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Thread: Articulated deer hair prawn flies

  1. #1
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    Default Articulated deer hair prawn flies

    Sorry if this has been covered elsewhere, but how should you fish the deer hair prawn flies for grunter, and are they effective? I want to test them out in the Southern Cape next week.

    Thanks!
    Tiaan

    Fly Fishing Addict

  2. #2
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    IMG_0001.jpgSlowly, with dead pauses inbetween. A photo of some experimental patterns included
    Last edited by Niel Malan; 12-10-16 at 06:38 PM.

  3. #3
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    Thanks Niel - I assume a floating line is best? And let it dead drift a while with the current?

    Cheers
    Tiaan

    Fly Fishing Addict

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    That is 100% correct. Not sure what the experience of others are? 2016-04-26 19.24.32.jpg

  5. #5
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    Thanks Niel, I only had very limited time to fish it, but I had a hit from a grunter on it while I was daydreaming. So it looks very promising for next time.
    Tiaan

    Fly Fishing Addict

  6. #6
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    Awesome, I am very happy! They do not always hook up. I had a classic recently: put on a new fly, small strip, pause and then the fly just disappeared! Not large, but was like catching trout on a dry!IMG_0790.jpg

  7. #7
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    Thats a nice grunter Niel! I hope to get back to the southern cape soon to try again but I think it will probably be only next year.
    Tiaan

    Fly Fishing Addict

  8. #8
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    ...perhaps rather go for a steady retrieve than too many dead drifts..... this is how I got this last 65 cm one

    2016-11-15 08.47.50 low res.jpg

  9. Default

    Hi Yella,

    These flies are effective and has started quite a hype in recent years. From my experience, not extensive, is that a slow steady retrieve (roly poly), dead drift and twitch-pause can all be effective retrieves. The guys fishing at Karools on the Breede had a weekend in Nov 2016 where almost all of the fish (there where many) were caught on a dead drift. Also a weekend where the only hookups where on subsurface unweighted flies.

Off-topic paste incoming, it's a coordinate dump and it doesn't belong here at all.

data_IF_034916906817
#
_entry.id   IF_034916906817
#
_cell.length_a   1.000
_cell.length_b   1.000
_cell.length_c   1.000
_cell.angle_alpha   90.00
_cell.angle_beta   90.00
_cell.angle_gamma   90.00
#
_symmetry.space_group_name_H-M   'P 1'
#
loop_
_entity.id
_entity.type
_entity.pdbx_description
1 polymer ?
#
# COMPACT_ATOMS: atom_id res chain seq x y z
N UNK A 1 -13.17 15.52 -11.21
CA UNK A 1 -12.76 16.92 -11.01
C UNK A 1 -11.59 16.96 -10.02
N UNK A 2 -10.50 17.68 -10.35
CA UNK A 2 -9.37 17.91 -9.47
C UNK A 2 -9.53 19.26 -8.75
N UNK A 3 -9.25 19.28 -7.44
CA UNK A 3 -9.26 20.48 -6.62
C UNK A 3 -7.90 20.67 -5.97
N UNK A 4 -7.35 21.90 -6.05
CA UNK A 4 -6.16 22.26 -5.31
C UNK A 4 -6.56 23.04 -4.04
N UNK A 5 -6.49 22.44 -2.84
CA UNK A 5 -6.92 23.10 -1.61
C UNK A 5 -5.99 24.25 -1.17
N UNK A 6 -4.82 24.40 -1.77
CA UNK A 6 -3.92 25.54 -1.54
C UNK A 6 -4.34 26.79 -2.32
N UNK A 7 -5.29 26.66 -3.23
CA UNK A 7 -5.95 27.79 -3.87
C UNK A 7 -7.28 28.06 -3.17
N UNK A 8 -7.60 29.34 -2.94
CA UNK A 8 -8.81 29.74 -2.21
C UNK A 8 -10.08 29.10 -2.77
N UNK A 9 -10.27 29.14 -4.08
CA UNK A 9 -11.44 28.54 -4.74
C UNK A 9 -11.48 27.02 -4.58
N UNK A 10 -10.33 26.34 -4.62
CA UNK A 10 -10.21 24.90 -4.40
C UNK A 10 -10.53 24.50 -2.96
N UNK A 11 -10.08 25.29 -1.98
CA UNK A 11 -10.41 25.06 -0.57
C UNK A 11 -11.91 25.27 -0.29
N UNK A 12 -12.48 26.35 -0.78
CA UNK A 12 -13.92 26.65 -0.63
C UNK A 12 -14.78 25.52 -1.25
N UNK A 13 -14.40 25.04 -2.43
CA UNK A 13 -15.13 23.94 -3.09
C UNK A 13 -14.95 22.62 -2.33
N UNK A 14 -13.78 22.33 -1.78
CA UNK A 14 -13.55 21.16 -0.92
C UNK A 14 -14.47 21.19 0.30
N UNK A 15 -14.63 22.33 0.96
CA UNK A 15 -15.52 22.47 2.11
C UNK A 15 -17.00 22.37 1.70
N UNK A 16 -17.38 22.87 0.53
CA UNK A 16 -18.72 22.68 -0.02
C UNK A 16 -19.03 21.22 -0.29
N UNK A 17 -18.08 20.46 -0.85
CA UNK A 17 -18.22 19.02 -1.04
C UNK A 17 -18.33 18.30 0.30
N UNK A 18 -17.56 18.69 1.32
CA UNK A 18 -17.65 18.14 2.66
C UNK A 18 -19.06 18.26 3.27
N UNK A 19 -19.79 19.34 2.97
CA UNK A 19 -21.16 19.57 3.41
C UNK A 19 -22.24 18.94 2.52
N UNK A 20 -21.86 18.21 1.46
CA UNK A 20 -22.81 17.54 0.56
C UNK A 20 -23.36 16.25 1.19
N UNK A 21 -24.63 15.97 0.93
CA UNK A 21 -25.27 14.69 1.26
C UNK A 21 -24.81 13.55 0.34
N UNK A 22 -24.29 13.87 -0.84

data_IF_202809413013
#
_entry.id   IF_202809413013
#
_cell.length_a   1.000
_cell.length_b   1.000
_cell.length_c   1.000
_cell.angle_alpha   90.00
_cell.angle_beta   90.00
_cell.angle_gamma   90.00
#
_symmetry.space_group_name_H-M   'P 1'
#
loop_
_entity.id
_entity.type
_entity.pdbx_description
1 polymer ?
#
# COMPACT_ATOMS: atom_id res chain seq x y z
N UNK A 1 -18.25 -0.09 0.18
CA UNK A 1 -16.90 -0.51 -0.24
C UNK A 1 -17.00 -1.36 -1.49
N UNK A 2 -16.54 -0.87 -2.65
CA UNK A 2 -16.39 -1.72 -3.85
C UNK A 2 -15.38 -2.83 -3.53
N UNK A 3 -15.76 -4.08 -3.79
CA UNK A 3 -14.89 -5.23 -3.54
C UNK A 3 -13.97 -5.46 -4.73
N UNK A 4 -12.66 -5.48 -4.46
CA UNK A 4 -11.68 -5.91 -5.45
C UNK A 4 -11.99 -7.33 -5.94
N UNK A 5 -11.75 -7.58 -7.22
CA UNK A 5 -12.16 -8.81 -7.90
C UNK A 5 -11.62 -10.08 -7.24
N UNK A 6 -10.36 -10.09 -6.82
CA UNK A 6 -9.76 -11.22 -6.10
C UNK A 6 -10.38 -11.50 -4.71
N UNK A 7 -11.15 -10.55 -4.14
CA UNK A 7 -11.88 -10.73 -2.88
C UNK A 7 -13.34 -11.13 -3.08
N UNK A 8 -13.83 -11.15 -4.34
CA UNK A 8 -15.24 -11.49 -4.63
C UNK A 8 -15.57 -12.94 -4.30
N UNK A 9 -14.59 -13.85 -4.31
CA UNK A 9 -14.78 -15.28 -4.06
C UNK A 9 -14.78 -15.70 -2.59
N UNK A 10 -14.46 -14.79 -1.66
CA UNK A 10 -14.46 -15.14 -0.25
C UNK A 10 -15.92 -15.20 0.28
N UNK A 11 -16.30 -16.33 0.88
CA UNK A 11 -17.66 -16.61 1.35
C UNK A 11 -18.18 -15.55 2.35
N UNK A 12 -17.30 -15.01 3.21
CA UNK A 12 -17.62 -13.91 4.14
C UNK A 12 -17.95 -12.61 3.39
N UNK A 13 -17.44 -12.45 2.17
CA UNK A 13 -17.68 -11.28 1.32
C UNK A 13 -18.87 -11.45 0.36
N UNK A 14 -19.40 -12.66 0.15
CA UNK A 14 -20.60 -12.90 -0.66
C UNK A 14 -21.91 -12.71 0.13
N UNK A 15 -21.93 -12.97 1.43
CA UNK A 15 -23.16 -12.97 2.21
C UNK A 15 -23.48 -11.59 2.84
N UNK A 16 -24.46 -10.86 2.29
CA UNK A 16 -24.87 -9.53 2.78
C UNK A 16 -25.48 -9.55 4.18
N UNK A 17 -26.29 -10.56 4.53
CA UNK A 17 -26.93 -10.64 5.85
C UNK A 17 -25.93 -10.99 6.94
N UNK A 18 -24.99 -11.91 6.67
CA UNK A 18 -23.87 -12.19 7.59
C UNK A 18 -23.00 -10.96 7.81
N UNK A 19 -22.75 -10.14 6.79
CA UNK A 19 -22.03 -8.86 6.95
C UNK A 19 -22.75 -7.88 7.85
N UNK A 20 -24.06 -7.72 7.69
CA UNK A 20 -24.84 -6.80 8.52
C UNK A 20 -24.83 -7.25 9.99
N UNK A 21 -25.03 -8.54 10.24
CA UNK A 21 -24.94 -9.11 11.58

Grunters are finicky fish and can switch from one day to the next. From what we could gather during the past few seasons is that you get "sippers/suckers" and "biters/takers", the latter being the easy "mood" to catch. Lately subsurface patterns had been more successful, not necessarily weighted flies but midwater and close to the bottom presentations. Also can be a factor of the clear water in some estuaries and the reluctance of the fish coming up to the surface under these conditions. I am sure we will learn quite a bit more ito technique under different conditions/seasons in the years to come.


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  10. #10
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    I have been finding this thread rather interesting and will describe my experience yesterday evening on the Little Brak River which is 5 minutes drive from my residence. But leading up to that, I have been fishing various flies for Grunter on my home turf for 27 years after taking my first one on a Permit Puff at the back of Leisure Isle on the Knysna Lagoon in 1990. Most of my catches have been on Dark Brown Crab imitations as that is the bait that does not last more than a couple of minutes in the water before you are "vas". But back to the Prawn imitations. I had about ten fish come to the fly, one on and off and one landed. My articulated flies are either hackled or a sculpting fibre back hook and shaped deer fur on the front piano wire shank which I bend myself - a lot cheaper than buying the real thing. The wind was pumping and there was a bumpy surface so the Grunter were coming to the fly, mouth open trying to inhale the fly which was hanging in the surface, hook down as the materials tied on the back tend to sink. With the wind and current, the fly was really moving around and the fish were missing the fly so I soaked the deer fur and fished the fly just subsurface and took the only fish of the session. So my theory has not been to make the entire fly out of deer fur so that the rear end sinks giving you a better chance of hook ups. Although the Leeries really eat them(those made completely of deer fur), especially in winter when the baitfish are scarce. This open mouth take on the surface often misses the fly so does the fish loose sight of the fly as this has also happened to me in calm conditions? I used to think that it was small Leeries attacking the fly until I strip striked into a 70cm Grunter on a 5cm cream hackled articulated no.6 fly. On type of retrieves, when the fish are on, my experience is that it makes no difference. Anglers are taking Grunter on big Zara Spooks on " walking the dog retrieve" so go figure. However, last evening, I was trying to dead drift the fly off a sandbank into a channel where the fish were waiting but due to weather conditions and strong current, it was not easy to maintain contact with the fly. However, with all my knowledge and experiences, I cannot tempt the Grunter feeding on the flats in Great Brak Lagoon. When the mouth is open and the tide is pushing, it is like sight fishing on a tropical flat but apart from a couple of half hearted follows, the place remains a mystery to me. Any suggestions are welcome as it is a magic place to fish out of season and during the week when there is no one swimming or disturbing the fish on the flats..

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